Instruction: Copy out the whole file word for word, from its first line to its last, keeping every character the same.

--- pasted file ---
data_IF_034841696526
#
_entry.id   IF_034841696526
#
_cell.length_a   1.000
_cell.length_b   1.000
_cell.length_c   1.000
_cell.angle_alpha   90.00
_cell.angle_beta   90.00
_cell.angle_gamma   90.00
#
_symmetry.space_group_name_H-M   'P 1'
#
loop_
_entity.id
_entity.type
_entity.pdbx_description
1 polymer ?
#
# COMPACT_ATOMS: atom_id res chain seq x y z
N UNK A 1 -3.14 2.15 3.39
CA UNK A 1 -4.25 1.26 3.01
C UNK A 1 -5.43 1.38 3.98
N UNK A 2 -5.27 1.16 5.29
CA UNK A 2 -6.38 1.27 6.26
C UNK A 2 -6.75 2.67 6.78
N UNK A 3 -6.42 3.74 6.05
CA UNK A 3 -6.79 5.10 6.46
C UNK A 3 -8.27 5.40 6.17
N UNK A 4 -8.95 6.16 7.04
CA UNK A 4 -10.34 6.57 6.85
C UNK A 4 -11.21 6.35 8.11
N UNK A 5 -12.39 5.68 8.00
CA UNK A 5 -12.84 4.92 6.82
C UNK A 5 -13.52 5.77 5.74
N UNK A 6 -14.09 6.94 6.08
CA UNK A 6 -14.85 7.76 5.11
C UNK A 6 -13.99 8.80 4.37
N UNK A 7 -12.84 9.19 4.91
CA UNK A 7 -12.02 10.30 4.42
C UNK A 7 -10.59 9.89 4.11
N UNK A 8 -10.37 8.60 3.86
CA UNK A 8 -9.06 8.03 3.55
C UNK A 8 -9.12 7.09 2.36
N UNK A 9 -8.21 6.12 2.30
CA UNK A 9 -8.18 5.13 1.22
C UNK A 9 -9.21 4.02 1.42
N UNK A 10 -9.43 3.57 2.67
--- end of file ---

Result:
data_IF_034841696526
#
_entry.id   IF_034841696526
#
_cell.length_a   1.000
_cell.length_b   1.000
_cell.length_c   1.000
_cell.angle_alpha   90.00
_cell.angle_beta   90.00
_cell.angle_gamma   90.00
#
_symmetry.space_group_name_H-M   'P 1'
#
loop_
_entity.id
_entity.type
_entity.pdbx_description
1 polymer ?
#
# COMPACT_ATOMS: atom_id res chain seq x y z
N UNK A 1 -3.14 2.15 3.39
CA UNK A 1 -4.25 1.26 3.01
C UNK A 1 -5.43 1.38 3.98
N UNK A 2 -5.27 1.16 5.29
CA UNK A 2 -6.38 1.27 6.26
C UNK A 2 -6.75 2.67 6.78
N UNK A 3 -6.42 3.74 6.05
CA UNK A 3 -6.79 5.10 6.46
C UNK A 3 -8.27 5.40 6.17
N UNK A 4 -8.95 6.16 7.04
CA UNK A 4 -10.34 6.57 6.85
C UNK A 4 -11.21 6.35 8.11
N UNK A 5 -12.39 5.68 8.00
CA UNK A 5 -12.84 4.92 6.82
C UNK A 5 -13.52 5.77 5.74
N UNK A 6 -14.09 6.94 6.08
CA UNK A 6 -14.85 7.76 5.11
C UNK A 6 -13.99 8.80 4.37
N UNK A 7 -12.84 9.19 4.91
CA UNK A 7 -12.02 10.30 4.42
C UNK A 7 -10.59 9.89 4.11
N UNK A 8 -10.37 8.60 3.86
CA UNK A 8 -9.06 8.03 3.55
C UNK A 8 -9.12 7.09 2.36
N UNK A 9 -8.21 6.12 2.30
CA UNK A 9 -8.18 5.13 1.22
C UNK A 9 -9.21 4.02 1.42
N UNK A 10 -9.43 3.57 2.67